Yamaha TT-R110E Motorcycle Test
When evaluating youth motorcycles, we have some very specific standards. For the 2012 Yamaha TT-R110E to be a success, it has to be durable, reliable, and easy to use. The subtleties of suspension and handling are important, of course, but this is a motorcycle for young learners, not racers.
Liam Fahey, our primary test rider, definitely took care of testing the crash-worthiness of the TT-R110E. Tossing it away on jumps, flipping it over on a hillclimb, banging the skidplate into rocks, or tumbling it to the bottom of a rocky downhill-Liam was relentless (and well-protected with his HJC CL-XY helmet, Axo gear, Scott goggles, and Alpinestars boots-we are happy to report no injuries).
The damage was restricted to some scratched up plastic, and not much else. Yamaha builds the TT-R110E to take a beating. At 158 pounds ready-to-ride, it’s not light. There is definitely extra metal there to make sure vulnerable controls don’t break easily.
The gear shifter, especially, came under attack and didn’t pretzel. Adults also took the TT-R110E out for a few hard spins. With tallish bars and a bit of space between the 26.4-inch high seat and the grippy folding pegs, knee-to-bar conflicts are minimal. So, the big guys hit jumps, did some sliding, and had fun on some highly technical trails, when Liam wasn’t doing the same thing.
Nothing bent or drooped after the men rode it. That means the TT-R110E works for a tweener such as Liam, as well as small-to-medium sized adults. For that to work, you do need power. The TT-R110E’s long-stroke motor is all about torque. The 110cc mill produces maximum torque at an early 4000 rpm, and peak horsepower at 7500 rpm.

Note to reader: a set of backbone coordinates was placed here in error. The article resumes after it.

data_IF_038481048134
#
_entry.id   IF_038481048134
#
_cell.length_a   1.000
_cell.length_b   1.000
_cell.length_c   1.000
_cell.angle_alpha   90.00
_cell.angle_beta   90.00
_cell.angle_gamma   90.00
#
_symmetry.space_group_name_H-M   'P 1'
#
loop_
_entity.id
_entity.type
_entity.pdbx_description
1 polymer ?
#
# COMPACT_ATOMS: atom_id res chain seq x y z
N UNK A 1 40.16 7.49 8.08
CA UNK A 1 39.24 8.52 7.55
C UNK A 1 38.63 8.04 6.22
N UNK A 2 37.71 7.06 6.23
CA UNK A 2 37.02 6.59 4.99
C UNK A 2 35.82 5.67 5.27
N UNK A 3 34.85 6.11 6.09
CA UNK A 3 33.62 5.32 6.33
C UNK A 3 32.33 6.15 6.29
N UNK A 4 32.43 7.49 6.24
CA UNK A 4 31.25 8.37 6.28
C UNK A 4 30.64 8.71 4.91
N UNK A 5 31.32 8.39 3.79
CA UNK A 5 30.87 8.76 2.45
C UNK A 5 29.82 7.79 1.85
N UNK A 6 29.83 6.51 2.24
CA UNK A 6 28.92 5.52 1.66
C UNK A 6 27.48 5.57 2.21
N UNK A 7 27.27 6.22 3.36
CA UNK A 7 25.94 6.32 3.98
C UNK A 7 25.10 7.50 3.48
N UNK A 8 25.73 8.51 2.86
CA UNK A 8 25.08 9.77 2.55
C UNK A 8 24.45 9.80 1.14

This means it pulls adults smartly, and accelerates well for youngsters. Response off idle with the fully automatic centrifugal clutch was excellent, and the 16mm Mikuni VM carburets flawlessly.
This is a very mature motor that is seriously under-stressed, and there’s a low-maintenance automatic cam tensioner. It should last through a few generations of kids growing up, and the rest of the chassis is equally reliable and simple.
Yamaha gives the TT-R110E a key, which we think is a great idea. It discourages youngsters from taking an undocumented spin on the bike, and it makes it more likely you turn the bike completely off, so the battery doesn’t run down unexpected (a common problem for us on unkeyed kids bikes).
Ease of use couldn’t be better. Shift down into neutral and push the start button. The choke actuator is easily accessible first thing in the morning, even though it’s not on the handlebars. In case the battery dies, there’s a back-up kickstarter.
This is also a feature sometimes absent from a youth motorcycle, and we like to see it. Operating the four-speed gearbox is as easy as manipulating the shift lever. There’s no clutch lever, so just shift and go.
When the youngster gets taller and more accomplished, he can trade up to a manual clutch bike and learn that skill with a strong bedrock of abilities. Maintenance is a breeze. Any youngster can learn how to change the oil on the TT-R110E, and he can access the air filter without tools-a nice plus.